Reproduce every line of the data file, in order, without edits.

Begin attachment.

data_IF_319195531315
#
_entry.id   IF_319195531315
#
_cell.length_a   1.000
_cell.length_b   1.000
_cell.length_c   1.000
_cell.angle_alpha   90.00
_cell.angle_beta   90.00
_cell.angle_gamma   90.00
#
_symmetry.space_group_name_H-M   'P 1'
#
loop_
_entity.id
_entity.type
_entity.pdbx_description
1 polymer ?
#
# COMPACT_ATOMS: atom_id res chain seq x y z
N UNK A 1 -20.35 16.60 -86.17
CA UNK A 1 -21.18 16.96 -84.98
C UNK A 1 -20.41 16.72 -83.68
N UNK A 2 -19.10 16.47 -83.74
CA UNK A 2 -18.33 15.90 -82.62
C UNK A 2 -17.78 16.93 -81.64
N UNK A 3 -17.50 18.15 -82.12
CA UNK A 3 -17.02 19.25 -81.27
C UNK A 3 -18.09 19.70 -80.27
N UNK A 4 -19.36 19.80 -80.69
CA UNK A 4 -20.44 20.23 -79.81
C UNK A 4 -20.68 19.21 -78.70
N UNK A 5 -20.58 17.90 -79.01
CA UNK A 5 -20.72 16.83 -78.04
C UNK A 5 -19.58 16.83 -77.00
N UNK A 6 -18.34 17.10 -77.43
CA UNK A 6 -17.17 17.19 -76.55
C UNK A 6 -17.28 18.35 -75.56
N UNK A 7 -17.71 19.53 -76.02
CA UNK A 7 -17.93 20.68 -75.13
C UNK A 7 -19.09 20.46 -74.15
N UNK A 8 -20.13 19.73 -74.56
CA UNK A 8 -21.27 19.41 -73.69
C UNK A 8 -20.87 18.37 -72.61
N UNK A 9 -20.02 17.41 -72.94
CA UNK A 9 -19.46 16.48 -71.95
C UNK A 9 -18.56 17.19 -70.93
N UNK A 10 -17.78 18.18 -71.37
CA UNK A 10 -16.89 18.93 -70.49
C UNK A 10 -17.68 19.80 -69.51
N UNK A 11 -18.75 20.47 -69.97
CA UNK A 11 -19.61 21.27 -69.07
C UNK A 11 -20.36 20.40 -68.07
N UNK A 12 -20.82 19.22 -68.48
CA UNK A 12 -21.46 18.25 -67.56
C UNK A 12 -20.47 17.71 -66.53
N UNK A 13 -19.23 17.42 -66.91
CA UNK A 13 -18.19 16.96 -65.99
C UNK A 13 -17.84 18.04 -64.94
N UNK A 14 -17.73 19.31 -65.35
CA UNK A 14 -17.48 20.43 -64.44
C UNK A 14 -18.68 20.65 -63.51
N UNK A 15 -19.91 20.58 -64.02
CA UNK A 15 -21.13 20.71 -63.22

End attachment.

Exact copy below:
data_IF_319195531315
#
_entry.id   IF_319195531315
#
_cell.length_a   1.000
_cell.length_b   1.000
_cell.length_c   1.000
_cell.angle_alpha   90.00
_cell.angle_beta   90.00
_cell.angle_gamma   90.00
#
_symmetry.space_group_name_H-M   'P 1'
#
loop_
_entity.id
_entity.type
_entity.pdbx_description
1 polymer ?
#
# COMPACT_ATOMS: atom_id res chain seq x y z
N UNK A 1 -20.35 16.60 -86.17
CA UNK A 1 -21.18 16.96 -84.98
C UNK A 1 -20.41 16.72 -83.68
N UNK A 2 -19.10 16.47 -83.74
CA UNK A 2 -18.33 15.90 -82.62
C UNK A 2 -17.78 16.93 -81.64
N UNK A 3 -17.50 18.15 -82.12
CA UNK A 3 -17.02 19.25 -81.27
C UNK A 3 -18.09 19.70 -80.27
N UNK A 4 -19.36 19.80 -80.69
CA UNK A 4 -20.44 20.23 -79.81
C UNK A 4 -20.68 19.21 -78.70
N UNK A 5 -20.58 17.90 -79.01
CA UNK A 5 -20.72 16.83 -78.04
C UNK A 5 -19.58 16.83 -77.00
N UNK A 6 -18.34 17.10 -77.43
CA UNK A 6 -17.17 17.19 -76.55
C UNK A 6 -17.28 18.35 -75.56
N UNK A 7 -17.71 19.53 -76.02
CA UNK A 7 -17.93 20.68 -75.13
C UNK A 7 -19.09 20.46 -74.15
N UNK A 8 -20.13 19.73 -74.56
CA UNK A 8 -21.27 19.41 -73.69
C UNK A 8 -20.87 18.37 -72.61
N UNK A 9 -20.02 17.41 -72.94
CA UNK A 9 -19.46 16.48 -71.95
C UNK A 9 -18.56 17.19 -70.93
N UNK A 10 -17.78 18.18 -71.37
CA UNK A 10 -16.89 18.93 -70.49
C UNK A 10 -17.68 19.80 -69.51
N UNK A 11 -18.75 20.47 -69.97
CA UNK A 11 -19.61 21.27 -69.07
C UNK A 11 -20.36 20.40 -68.07
N UNK A 12 -20.82 19.22 -68.48
CA UNK A 12 -21.46 18.25 -67.56
C UNK A 12 -20.47 17.71 -66.53
N UNK A 13 -19.23 17.42 -66.91
CA UNK A 13 -18.19 16.96 -65.99
C UNK A 13 -17.84 18.04 -64.94
N UNK A 14 -17.73 19.31 -65.35
CA UNK A 14 -17.48 20.43 -64.44
C UNK A 14 -18.68 20.65 -63.51
N UNK A 15 -19.91 20.58 -64.02
CA UNK A 15 -21.13 20.71 -63.22